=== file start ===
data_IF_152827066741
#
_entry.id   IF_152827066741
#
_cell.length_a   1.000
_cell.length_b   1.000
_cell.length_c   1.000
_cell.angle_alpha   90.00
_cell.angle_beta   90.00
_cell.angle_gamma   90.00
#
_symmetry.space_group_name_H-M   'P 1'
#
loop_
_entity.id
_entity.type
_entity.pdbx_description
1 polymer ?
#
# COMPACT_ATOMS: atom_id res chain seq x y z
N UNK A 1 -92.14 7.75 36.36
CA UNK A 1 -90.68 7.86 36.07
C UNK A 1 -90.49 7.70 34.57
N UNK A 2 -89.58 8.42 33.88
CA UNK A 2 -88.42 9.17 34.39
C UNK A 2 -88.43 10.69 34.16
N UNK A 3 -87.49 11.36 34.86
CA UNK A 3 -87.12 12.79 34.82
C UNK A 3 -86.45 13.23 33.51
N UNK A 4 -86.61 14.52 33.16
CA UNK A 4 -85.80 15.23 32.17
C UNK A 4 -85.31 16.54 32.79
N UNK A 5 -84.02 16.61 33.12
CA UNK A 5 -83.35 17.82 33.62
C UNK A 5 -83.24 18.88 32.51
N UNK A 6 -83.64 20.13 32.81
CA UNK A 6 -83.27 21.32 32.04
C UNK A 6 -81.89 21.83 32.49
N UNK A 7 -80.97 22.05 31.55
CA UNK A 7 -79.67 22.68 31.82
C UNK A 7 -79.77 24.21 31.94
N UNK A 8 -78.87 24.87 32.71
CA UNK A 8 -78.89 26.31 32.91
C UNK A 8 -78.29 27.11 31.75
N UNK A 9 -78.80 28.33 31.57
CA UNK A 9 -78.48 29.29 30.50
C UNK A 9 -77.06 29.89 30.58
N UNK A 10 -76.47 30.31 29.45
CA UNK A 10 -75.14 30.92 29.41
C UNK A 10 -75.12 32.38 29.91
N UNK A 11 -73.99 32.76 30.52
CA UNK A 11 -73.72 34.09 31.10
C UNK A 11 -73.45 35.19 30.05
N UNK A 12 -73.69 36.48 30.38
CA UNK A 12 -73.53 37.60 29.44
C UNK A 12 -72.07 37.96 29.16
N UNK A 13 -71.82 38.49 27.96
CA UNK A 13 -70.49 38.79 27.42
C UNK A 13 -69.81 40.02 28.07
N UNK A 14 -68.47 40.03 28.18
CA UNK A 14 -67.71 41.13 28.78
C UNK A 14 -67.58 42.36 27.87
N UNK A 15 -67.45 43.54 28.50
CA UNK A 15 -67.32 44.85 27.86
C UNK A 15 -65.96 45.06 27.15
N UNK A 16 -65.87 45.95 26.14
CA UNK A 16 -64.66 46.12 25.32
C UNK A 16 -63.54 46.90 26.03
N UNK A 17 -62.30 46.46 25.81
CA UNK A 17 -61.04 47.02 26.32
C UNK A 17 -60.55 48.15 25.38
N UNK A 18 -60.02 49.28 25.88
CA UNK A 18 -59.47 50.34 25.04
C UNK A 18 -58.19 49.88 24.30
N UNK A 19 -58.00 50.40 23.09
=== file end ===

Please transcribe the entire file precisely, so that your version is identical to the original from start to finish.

data_IF_152827066741
#
_entry.id   IF_152827066741
#
_cell.length_a   1.000
_cell.length_b   1.000
_cell.length_c   1.000
_cell.angle_alpha   90.00
_cell.angle_beta   90.00
_cell.angle_gamma   90.00
#
_symmetry.space_group_name_H-M   'P 1'
#
loop_
_entity.id
_entity.type
_entity.pdbx_description
1 polymer ?
#
# COMPACT_ATOMS: atom_id res chain seq x y z
N UNK A 1 -92.14 7.75 36.36
CA UNK A 1 -90.68 7.86 36.07
C UNK A 1 -90.49 7.70 34.57
N UNK A 2 -89.58 8.42 33.88
CA UNK A 2 -88.42 9.17 34.39
C UNK A 2 -88.43 10.69 34.16
N UNK A 3 -87.49 11.36 34.86
CA UNK A 3 -87.12 12.79 34.82
C UNK A 3 -86.45 13.23 33.51
N UNK A 4 -86.61 14.52 33.16
CA UNK A 4 -85.80 15.23 32.17
C UNK A 4 -85.31 16.54 32.79
N UNK A 5 -84.02 16.61 33.12
CA UNK A 5 -83.35 17.82 33.62
C UNK A 5 -83.24 18.88 32.51
N UNK A 6 -83.64 20.13 32.81
CA UNK A 6 -83.27 21.32 32.04
C UNK A 6 -81.89 21.83 32.49
N UNK A 7 -80.97 22.05 31.55
CA UNK A 7 -79.67 22.68 31.82
C UNK A 7 -79.77 24.21 31.94
N UNK A 8 -78.87 24.87 32.71
CA UNK A 8 -78.89 26.31 32.91
C UNK A 8 -78.29 27.11 31.75
N UNK A 9 -78.80 28.33 31.57
CA UNK A 9 -78.48 29.29 30.50
C UNK A 9 -77.06 29.89 30.58
N UNK A 10 -76.47 30.31 29.45
CA UNK A 10 -75.14 30.92 29.41
C UNK A 10 -75.12 32.38 29.91
N UNK A 11 -73.99 32.76 30.52
CA UNK A 11 -73.72 34.09 31.10
C UNK A 11 -73.45 35.19 30.05
N UNK A 12 -73.69 36.48 30.38
CA UNK A 12 -73.53 37.60 29.44
C UNK A 12 -72.07 37.96 29.16
N UNK A 13 -71.82 38.49 27.96
CA UNK A 13 -70.49 38.79 27.42
C UNK A 13 -69.81 40.02 28.07
N UNK A 14 -68.47 40.03 28.18
CA UNK A 14 -67.71 41.13 28.78
C UNK A 14 -67.58 42.36 27.87
N UNK A 15 -67.45 43.54 28.50
CA UNK A 15 -67.32 44.85 27.86
C UNK A 15 -65.96 45.06 27.15
N UNK A 16 -65.87 45.95 26.14
CA UNK A 16 -64.66 46.12 25.32
C UNK A 16 -63.54 46.90 26.03
N UNK A 17 -62.30 46.46 25.81
CA UNK A 17 -61.04 47.02 26.32
C UNK A 17 -60.55 48.15 25.38
N UNK A 18 -60.02 49.28 25.88
CA UNK A 18 -59.47 50.34 25.04
C UNK A 18 -58.19 49.88 24.30
N UNK A 19 -58.00 50.40 23.09